Since this question (which I just noticed) seems to be in reaction to my first response to your other question, let me explain again that response. The problem was not that I was implicitly assuming you are equating types with propositions. In any case typically it's the other way around: the propositions-as-types analogy says that propositions can be thought of as types, and type theorists often do so. So as Andrej said, if you want to reject this analogy it's hard to do so without mentioning propositions.
In this case I don't think the confusion had anything to do with propositions vs types. Rather, it was your assumption (in fairness, somewhat obvious on inspection of the question) that well-typed terms are distinct from typing derivations, so that we can speak of multiple derivations for the same well-typed term. Note this distinction makes just as much sense in logic as in type theory (distinguishing "proofs" and "proof verifications"), we just don't typically make it. And just as we don't have to make the distinction in logic, we don't have to make it in type theory.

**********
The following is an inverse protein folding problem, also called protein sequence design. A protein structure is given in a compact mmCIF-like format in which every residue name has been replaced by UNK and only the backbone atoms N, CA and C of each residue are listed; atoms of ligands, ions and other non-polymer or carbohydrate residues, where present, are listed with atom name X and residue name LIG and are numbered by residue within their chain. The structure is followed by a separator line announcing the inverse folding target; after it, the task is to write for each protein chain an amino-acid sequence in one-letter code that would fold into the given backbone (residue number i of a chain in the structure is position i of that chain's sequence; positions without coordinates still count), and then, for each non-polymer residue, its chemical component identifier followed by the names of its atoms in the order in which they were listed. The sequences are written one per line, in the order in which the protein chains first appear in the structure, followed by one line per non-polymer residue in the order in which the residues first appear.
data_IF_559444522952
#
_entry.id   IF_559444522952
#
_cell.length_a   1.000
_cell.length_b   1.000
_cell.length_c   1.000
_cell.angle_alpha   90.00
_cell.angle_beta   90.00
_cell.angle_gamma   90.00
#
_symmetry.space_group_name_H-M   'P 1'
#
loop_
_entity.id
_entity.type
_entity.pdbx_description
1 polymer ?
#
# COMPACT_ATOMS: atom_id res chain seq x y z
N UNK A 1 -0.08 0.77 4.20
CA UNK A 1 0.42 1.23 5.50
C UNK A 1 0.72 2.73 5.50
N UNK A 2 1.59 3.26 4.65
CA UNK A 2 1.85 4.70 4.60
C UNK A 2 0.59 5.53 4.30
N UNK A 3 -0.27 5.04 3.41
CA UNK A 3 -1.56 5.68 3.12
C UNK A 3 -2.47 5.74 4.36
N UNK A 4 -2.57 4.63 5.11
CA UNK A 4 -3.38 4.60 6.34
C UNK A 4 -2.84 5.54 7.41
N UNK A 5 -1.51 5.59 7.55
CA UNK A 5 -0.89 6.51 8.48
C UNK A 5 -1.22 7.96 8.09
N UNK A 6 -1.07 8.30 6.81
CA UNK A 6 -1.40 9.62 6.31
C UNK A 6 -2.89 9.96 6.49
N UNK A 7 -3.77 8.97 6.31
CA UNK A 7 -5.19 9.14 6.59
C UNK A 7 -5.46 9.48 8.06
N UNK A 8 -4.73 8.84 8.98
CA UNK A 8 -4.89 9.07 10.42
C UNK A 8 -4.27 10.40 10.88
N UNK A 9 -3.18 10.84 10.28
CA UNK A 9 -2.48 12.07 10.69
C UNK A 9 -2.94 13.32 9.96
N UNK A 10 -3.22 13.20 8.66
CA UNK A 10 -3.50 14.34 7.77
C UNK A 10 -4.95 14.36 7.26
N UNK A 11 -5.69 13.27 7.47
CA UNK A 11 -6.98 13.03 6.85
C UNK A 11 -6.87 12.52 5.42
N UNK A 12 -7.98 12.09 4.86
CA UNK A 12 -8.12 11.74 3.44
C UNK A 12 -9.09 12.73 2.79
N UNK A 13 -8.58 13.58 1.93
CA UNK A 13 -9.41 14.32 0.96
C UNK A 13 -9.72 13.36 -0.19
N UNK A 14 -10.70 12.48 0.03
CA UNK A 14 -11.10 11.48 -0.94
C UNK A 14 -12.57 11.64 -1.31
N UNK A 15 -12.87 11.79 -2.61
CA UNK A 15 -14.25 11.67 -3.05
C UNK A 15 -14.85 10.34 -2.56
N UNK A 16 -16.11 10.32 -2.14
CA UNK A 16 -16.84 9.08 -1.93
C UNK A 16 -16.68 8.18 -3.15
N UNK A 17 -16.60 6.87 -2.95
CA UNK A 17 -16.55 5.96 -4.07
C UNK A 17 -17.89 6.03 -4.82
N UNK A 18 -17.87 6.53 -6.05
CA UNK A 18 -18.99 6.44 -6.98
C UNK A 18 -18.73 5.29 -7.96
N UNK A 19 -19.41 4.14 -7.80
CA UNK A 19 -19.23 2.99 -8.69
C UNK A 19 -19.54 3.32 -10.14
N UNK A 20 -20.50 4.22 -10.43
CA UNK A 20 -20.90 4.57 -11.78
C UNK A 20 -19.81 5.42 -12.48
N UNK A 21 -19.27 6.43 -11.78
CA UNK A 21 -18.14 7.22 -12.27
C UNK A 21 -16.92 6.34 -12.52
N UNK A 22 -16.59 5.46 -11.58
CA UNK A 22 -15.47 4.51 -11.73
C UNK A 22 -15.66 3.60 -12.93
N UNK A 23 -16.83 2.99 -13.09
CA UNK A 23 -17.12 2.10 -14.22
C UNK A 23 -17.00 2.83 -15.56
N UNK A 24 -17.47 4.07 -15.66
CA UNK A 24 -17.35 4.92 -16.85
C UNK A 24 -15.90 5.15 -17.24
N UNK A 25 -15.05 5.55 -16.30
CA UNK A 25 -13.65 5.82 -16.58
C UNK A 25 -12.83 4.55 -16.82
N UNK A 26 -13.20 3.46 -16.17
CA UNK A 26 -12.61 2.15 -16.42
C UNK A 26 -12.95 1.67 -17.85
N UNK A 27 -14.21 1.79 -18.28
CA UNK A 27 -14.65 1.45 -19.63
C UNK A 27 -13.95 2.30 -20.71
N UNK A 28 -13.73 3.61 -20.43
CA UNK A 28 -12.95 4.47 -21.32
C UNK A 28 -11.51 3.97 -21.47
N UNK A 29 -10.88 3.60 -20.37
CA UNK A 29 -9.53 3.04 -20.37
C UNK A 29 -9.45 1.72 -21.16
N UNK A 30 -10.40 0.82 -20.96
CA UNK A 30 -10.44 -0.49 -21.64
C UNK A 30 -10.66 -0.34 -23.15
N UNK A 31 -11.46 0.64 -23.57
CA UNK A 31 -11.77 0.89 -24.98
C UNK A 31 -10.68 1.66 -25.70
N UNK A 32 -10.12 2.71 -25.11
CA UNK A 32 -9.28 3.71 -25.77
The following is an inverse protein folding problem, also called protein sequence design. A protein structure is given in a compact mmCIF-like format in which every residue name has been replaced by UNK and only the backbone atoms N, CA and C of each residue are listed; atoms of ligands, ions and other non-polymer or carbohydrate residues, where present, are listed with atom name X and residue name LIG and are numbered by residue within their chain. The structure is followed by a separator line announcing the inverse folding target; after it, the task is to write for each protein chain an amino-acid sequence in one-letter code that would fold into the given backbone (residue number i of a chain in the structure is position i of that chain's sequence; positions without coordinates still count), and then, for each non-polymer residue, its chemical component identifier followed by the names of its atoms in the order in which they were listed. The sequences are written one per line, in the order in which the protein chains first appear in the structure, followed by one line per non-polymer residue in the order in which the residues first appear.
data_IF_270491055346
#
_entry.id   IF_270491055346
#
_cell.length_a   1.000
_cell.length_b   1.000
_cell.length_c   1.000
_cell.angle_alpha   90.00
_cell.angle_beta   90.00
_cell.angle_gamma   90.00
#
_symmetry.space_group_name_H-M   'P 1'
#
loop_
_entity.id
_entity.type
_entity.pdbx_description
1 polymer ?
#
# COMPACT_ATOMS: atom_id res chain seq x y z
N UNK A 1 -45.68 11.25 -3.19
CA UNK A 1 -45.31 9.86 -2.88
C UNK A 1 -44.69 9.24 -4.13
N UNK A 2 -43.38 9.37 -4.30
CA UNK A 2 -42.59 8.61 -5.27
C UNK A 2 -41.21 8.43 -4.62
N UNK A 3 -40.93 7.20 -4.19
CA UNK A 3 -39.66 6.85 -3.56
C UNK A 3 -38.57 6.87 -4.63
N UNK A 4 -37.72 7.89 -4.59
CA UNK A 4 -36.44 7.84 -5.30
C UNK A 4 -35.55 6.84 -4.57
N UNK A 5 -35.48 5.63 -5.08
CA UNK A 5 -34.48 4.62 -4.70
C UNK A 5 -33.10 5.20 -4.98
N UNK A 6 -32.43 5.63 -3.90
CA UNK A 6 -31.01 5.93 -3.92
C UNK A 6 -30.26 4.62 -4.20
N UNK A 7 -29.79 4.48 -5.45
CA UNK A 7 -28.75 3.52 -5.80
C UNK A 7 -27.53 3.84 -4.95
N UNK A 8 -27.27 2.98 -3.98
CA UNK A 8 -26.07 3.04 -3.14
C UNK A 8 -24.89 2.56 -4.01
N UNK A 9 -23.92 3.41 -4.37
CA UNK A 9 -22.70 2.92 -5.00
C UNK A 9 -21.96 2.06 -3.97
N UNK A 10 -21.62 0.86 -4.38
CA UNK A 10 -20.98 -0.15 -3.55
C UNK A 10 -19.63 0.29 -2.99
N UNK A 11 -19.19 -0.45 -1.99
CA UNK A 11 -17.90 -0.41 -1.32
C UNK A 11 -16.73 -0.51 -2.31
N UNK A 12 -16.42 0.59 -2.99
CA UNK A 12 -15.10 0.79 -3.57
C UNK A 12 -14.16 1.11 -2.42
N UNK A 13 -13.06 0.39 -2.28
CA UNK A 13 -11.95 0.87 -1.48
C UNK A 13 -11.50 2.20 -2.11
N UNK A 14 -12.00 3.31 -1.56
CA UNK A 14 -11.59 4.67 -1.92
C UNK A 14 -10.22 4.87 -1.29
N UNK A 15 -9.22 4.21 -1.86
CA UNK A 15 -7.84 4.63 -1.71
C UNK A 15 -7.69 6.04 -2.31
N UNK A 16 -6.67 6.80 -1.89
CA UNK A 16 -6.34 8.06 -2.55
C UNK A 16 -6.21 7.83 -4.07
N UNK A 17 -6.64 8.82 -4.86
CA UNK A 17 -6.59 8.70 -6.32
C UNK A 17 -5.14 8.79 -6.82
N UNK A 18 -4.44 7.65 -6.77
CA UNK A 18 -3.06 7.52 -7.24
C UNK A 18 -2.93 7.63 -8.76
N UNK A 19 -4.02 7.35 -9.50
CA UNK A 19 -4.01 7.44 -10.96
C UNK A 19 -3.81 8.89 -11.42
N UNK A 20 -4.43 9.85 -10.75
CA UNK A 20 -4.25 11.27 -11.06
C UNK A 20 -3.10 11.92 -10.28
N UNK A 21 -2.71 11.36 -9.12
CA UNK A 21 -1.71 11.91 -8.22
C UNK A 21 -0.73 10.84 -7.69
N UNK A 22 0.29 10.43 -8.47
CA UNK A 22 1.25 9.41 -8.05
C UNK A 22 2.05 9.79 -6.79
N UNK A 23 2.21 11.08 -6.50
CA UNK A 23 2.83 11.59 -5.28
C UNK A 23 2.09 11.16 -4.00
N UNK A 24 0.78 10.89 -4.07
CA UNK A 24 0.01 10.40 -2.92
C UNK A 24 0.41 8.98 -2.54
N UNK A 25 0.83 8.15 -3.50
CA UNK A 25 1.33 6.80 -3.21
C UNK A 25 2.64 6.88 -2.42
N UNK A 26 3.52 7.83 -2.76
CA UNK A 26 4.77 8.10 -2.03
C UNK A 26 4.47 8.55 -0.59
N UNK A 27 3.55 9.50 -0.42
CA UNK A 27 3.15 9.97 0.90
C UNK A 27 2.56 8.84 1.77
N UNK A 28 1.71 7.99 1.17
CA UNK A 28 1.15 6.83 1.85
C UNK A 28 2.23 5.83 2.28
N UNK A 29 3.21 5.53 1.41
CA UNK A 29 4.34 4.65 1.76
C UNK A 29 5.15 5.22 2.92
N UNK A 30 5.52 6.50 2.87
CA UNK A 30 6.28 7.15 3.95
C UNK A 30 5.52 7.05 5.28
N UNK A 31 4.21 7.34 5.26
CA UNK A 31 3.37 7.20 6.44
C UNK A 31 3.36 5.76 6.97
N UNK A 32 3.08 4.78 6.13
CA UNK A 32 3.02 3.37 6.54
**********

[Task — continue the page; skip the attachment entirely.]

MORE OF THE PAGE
If you want to make this assumption clear, I think it is best to just say, "I am distinguishing terms from typing derivations". As I alluded to in my second response, this distinction is sometimes called the "Curry view", and the lack of a distinction the "Church view"--but these are somewhat overloaded terms without universally accepted meanings (for example, sometimes people say "Church" and "Curry" for the presence or absence of type annotations in the syntax of terms)lambda abstraction). The Pfenning paper I linked to sorts out some of these issues.